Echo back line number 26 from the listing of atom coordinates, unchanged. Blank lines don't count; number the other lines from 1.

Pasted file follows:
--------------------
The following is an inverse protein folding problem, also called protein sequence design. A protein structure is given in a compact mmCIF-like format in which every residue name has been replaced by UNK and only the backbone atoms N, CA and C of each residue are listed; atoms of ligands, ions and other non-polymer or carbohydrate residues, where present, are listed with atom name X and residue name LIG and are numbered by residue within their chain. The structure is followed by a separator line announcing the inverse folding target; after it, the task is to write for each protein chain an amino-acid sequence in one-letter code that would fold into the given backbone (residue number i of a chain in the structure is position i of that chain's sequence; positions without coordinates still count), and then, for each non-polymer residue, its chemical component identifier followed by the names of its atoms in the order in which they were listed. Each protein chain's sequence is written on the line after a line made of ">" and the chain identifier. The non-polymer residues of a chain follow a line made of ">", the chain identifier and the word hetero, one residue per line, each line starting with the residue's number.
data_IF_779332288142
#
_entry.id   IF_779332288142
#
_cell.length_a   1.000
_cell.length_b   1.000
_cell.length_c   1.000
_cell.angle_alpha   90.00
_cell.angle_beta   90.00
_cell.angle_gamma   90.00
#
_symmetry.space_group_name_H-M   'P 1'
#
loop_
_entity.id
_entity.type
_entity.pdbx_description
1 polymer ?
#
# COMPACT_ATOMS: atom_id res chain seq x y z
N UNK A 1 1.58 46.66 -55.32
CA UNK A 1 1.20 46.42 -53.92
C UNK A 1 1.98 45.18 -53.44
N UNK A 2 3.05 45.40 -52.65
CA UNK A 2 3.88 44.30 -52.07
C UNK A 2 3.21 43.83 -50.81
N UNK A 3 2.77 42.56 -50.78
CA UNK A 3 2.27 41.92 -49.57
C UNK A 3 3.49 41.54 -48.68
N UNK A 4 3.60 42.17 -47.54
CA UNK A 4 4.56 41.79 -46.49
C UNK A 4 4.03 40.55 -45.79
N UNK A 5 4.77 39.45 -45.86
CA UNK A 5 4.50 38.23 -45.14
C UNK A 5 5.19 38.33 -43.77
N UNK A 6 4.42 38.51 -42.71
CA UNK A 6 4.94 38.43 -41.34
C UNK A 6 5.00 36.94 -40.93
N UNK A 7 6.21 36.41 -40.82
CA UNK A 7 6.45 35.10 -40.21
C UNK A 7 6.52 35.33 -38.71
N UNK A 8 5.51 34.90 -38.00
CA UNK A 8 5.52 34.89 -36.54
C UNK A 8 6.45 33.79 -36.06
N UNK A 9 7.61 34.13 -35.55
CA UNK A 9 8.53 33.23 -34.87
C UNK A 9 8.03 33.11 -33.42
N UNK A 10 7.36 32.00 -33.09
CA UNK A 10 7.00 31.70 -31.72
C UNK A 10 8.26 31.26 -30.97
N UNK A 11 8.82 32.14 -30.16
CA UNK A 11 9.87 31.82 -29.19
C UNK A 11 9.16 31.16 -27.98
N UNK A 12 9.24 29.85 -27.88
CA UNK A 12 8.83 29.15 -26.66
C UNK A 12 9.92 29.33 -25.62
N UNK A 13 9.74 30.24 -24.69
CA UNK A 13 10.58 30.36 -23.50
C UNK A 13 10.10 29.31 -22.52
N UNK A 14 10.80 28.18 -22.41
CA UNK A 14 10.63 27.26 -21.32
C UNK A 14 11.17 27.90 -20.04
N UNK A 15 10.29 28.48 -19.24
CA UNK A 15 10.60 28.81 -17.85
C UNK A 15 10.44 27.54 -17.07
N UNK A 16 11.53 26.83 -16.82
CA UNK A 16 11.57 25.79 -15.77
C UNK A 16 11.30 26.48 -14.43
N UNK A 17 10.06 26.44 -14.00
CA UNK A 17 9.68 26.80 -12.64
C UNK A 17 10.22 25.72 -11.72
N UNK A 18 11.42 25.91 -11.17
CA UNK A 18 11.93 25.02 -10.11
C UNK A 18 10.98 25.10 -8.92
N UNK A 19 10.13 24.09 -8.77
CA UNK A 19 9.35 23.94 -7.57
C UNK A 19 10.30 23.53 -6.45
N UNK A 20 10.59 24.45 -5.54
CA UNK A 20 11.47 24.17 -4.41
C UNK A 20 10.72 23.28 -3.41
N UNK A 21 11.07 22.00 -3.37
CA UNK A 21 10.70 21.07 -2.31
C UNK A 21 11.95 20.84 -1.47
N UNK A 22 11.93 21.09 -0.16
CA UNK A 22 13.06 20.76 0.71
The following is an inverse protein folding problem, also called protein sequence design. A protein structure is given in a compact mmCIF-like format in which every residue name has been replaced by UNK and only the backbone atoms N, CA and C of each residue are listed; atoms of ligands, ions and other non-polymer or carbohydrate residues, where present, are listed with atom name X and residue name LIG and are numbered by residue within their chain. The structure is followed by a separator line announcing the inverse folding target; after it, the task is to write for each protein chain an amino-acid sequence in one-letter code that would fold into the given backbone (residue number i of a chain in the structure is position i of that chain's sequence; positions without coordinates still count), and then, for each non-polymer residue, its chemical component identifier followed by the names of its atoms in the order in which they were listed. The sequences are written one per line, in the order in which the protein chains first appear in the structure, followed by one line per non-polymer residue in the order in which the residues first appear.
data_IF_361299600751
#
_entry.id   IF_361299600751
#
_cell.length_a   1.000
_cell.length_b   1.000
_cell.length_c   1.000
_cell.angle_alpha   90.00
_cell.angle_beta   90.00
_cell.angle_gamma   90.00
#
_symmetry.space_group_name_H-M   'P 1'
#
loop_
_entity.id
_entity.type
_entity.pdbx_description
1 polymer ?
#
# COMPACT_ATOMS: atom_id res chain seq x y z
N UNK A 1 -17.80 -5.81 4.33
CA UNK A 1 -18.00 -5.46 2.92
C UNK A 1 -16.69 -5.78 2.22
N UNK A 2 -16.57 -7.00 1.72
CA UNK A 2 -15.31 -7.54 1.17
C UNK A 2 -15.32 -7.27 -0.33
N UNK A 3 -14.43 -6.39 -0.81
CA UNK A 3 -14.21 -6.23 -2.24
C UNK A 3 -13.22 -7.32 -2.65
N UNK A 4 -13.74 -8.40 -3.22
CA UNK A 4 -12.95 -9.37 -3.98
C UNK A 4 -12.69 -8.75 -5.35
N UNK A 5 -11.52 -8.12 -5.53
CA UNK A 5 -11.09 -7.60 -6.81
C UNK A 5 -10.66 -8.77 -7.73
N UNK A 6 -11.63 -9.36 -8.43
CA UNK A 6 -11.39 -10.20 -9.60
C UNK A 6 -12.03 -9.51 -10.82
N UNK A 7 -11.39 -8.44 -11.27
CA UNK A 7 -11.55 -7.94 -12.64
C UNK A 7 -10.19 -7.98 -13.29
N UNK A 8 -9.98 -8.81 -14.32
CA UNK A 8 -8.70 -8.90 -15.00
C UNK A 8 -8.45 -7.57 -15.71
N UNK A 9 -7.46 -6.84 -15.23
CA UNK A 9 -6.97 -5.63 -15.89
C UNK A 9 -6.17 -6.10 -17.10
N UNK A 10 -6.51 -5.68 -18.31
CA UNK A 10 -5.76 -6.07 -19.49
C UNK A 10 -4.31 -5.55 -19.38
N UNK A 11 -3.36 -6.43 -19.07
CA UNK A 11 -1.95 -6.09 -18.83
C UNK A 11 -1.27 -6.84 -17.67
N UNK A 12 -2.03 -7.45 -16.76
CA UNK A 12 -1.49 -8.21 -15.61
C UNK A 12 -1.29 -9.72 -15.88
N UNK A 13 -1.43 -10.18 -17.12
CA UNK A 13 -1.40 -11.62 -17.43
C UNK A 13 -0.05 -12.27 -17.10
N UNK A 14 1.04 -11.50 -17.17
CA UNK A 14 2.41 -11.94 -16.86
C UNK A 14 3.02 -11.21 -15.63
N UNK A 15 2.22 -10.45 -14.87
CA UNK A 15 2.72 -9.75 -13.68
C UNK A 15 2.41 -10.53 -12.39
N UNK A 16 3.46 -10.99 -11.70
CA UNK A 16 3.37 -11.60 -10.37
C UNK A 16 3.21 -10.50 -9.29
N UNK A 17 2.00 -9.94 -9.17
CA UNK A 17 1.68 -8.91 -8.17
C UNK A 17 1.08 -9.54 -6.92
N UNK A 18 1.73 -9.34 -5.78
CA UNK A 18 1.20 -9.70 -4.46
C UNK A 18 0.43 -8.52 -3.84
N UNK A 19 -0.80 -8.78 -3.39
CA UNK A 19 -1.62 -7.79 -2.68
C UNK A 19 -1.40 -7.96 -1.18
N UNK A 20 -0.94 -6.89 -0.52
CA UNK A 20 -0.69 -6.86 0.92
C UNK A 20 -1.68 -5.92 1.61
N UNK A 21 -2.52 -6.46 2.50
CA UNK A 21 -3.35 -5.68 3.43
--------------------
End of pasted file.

CA UNK A 2 3.88 44.30 -52.07